Psychosocial environment for the integrated education opportunities of the disabled in Lithuania
- Equal contributors
1 Health and Sport Center, Vilnius University, Vilnius, Lithuania
2 Institute of Experimental and Clinical Medicine, Vilnius University, Vilnius, Lithuania
3 Institute of Public Health, Vilnius University, Vilnius, Lithuania
4 Department of Physiology, Kaunas University of Medicine, Kaunas, Lithuania
BMC Public Health 2006, 6:305 doi:10.1186/1471-2458-6-305Published: 18 December 2006
The policy of the diminution of the social isolation of the disabled is the main objective of the strategy of the EU new policy concerning the disabled. Lithuanian society faces this objective as well. For this reason, this study aiming at providing the theoretical basis for and predicting the possible psycho-social environment in an integrated education system, as well as at the evaluation of the reasons for the formation of a positive approach to the disabled, is especially relevant, since it creates the prerequisites for the optimisation of the process of the integration of disabled schoolchildren into the general system of education.
The sample of the study consisted of 2471 children from the same schools: not integrated (1958), integrated (126) and special schools (382). Empirical methods: questionnaire poll, comparative analysis. The statistical analysis was carried out using SAS.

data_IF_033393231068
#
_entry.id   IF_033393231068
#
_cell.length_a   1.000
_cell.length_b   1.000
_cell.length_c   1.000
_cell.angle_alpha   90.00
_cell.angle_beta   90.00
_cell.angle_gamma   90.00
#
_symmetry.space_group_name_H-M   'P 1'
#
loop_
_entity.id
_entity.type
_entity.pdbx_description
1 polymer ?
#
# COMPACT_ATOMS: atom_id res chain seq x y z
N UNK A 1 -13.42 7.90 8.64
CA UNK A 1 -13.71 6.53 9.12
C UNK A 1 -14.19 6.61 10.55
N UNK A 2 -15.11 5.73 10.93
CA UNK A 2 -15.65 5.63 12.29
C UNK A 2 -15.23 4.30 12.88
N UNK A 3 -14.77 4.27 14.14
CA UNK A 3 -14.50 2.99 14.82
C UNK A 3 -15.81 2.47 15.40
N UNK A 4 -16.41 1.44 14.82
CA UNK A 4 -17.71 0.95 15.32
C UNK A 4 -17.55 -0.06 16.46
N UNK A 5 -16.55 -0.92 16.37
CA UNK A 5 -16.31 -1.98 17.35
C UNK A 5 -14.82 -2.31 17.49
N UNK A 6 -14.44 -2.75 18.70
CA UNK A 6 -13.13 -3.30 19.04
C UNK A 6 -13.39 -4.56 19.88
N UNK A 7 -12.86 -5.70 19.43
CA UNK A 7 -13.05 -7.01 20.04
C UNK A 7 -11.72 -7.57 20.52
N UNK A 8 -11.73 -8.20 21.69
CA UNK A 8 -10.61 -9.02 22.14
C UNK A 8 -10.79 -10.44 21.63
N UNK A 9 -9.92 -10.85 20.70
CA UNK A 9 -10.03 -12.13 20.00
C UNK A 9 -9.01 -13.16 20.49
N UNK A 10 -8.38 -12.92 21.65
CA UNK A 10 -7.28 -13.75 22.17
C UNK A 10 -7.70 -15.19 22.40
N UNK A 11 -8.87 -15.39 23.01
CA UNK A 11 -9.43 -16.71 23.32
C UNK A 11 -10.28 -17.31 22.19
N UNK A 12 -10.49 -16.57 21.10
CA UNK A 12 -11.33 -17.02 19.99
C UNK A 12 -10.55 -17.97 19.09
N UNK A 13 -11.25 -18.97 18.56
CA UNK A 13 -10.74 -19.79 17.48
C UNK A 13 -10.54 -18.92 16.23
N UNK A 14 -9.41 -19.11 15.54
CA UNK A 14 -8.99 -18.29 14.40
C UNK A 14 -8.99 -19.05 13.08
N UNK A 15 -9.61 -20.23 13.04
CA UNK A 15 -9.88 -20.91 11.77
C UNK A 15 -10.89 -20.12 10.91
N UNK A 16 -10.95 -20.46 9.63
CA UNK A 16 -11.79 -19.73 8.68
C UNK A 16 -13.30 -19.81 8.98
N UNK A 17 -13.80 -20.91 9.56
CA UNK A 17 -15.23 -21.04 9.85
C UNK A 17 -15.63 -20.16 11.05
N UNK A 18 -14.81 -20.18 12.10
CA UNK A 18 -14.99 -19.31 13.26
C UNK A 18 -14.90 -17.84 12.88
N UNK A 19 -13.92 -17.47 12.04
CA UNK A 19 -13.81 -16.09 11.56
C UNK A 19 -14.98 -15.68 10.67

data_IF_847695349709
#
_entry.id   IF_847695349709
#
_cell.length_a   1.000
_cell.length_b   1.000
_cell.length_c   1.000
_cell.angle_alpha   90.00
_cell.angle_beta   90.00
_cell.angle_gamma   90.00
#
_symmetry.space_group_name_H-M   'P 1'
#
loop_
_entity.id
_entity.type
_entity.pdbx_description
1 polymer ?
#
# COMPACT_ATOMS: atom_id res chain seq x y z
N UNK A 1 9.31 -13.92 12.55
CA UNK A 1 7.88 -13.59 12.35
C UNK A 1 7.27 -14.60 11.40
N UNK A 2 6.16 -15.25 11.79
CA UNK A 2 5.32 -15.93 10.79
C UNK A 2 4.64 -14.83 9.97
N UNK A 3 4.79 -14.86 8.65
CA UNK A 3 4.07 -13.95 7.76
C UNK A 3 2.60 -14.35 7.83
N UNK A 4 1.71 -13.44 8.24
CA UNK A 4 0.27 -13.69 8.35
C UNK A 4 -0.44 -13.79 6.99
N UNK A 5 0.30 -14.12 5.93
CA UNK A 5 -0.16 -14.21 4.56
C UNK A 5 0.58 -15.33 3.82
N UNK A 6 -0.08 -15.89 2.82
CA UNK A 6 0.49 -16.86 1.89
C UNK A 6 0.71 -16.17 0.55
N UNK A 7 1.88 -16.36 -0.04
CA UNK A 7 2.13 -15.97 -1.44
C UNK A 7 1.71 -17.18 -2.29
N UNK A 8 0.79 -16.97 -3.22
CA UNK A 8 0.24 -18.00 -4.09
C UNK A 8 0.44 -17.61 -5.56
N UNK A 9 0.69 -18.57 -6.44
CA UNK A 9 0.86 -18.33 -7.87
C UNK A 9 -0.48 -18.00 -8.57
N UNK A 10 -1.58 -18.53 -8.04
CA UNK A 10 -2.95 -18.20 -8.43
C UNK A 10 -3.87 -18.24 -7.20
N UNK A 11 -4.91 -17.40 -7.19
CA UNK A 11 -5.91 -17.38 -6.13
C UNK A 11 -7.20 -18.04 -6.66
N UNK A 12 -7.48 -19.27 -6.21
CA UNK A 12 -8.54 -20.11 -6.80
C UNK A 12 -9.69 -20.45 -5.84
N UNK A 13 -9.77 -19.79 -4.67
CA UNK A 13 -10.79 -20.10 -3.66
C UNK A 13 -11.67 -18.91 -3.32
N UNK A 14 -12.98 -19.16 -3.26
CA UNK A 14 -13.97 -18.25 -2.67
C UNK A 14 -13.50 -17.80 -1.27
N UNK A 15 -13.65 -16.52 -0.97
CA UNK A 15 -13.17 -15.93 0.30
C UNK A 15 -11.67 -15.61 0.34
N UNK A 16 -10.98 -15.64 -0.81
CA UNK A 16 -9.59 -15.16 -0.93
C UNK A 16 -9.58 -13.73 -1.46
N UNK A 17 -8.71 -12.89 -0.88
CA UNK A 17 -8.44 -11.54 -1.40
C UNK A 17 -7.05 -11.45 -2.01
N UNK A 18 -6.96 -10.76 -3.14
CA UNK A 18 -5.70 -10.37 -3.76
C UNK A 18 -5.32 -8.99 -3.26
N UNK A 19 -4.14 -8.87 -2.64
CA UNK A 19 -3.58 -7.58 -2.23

Our study showed that the majority of schoolchildren without disabilities and disabled schoolchildren have positive intentions for interpersonal interactions (>82%) and positive emotions (>69%) independently of the discrepant character of interpersonal contacts, different conditions of education and family life, and despite of low level of knowledge.
The results of the study confirmed positive intentions for interpersonal interaction between disabled schoolchildren and schoolchildren without disabilities, as well as a positive character of emotions, and disprove the unsound myth of the opponents of the social integration of the disabled stating that disabled children in comprehensive schools would undoubtedly experience offence from their peers without disabilities.